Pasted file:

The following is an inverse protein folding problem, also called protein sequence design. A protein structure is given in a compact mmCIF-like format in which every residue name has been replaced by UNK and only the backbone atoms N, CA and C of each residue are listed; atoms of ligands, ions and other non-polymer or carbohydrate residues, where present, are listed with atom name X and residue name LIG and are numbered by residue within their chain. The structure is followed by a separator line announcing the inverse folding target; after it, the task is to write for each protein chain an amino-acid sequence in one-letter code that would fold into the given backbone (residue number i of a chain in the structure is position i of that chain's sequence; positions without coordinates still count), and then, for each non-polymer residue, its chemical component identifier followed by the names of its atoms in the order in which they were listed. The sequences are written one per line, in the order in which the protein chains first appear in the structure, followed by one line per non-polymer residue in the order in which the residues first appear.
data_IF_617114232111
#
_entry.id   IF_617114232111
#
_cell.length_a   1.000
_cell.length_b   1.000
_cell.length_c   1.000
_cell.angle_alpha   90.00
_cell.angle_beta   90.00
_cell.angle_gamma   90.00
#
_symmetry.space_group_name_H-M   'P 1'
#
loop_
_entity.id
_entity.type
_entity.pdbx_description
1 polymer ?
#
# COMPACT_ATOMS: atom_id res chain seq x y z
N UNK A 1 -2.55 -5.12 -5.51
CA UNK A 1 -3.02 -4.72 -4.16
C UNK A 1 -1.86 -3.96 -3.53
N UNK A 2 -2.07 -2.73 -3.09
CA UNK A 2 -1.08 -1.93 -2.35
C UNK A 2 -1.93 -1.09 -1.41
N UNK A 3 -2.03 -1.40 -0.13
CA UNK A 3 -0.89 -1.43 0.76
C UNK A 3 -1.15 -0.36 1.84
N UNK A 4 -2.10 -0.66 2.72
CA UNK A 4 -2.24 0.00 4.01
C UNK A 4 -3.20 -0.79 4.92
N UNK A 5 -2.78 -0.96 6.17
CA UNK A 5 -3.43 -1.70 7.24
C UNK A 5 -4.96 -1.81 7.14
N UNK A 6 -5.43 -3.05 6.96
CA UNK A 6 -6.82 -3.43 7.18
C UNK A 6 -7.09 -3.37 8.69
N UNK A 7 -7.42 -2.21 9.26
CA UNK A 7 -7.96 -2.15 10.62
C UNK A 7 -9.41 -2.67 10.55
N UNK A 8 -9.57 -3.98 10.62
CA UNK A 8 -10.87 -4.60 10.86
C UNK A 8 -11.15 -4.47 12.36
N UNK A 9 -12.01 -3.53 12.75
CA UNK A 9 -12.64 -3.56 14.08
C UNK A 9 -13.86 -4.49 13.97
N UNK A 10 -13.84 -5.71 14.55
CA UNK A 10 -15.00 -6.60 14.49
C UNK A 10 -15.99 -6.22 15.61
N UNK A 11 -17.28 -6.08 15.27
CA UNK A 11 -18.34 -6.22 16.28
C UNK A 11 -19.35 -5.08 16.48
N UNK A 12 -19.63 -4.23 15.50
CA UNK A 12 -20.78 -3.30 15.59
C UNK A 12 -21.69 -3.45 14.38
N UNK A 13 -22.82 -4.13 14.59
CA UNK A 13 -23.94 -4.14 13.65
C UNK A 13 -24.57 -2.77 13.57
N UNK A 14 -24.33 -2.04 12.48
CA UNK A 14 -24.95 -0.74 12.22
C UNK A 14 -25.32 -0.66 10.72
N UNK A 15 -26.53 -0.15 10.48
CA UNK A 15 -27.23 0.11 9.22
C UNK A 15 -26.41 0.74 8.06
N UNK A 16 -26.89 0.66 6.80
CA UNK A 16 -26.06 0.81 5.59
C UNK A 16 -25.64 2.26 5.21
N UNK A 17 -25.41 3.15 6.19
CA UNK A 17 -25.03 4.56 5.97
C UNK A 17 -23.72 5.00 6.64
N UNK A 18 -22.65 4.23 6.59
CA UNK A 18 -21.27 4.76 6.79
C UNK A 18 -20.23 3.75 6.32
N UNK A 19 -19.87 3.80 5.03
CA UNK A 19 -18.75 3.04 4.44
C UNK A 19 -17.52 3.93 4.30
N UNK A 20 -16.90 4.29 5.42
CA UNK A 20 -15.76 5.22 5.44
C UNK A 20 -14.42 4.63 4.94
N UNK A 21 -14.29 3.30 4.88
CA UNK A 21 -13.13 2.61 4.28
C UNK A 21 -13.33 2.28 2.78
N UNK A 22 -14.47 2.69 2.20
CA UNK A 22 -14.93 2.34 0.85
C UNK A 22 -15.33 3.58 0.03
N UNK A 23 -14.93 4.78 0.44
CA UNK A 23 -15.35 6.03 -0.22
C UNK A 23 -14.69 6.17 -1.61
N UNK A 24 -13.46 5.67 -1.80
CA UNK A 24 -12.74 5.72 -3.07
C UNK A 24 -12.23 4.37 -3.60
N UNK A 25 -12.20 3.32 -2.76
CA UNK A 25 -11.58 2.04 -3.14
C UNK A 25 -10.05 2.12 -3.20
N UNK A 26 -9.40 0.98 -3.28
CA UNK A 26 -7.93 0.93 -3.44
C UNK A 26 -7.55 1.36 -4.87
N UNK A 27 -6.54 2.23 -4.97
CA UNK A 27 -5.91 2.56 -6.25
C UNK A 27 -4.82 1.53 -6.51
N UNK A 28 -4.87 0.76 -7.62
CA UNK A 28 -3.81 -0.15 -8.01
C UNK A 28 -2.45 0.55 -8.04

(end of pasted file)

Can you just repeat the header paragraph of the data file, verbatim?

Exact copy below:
The following is an inverse protein folding problem, also called protein sequence design. A protein structure is given in a compact mmCIF-like format in which every residue name has been replaced by UNK and only the backbone atoms N, CA and C of each residue are listed; atoms of ligands, ions and other non-polymer or carbohydrate residues, where present, are listed with atom name X and residue name LIG and are numbered by residue within their chain. The structure is followed by a separator line announcing the inverse folding target; after it, the task is to write for each protein chain an amino-acid sequence in one-letter code that would fold into the given backbone (residue number i of a chain in the structure is position i of that chain's sequence; positions without coordinates still count), and then, for each non-polymer residue, its chemical component identifier followed by the names of its atoms in the order in which they were listed. The sequences are written one per line, in the order in which the protein chains first appear in the structure, followed by one line per non-polymer residue in the order in which the residues first appear.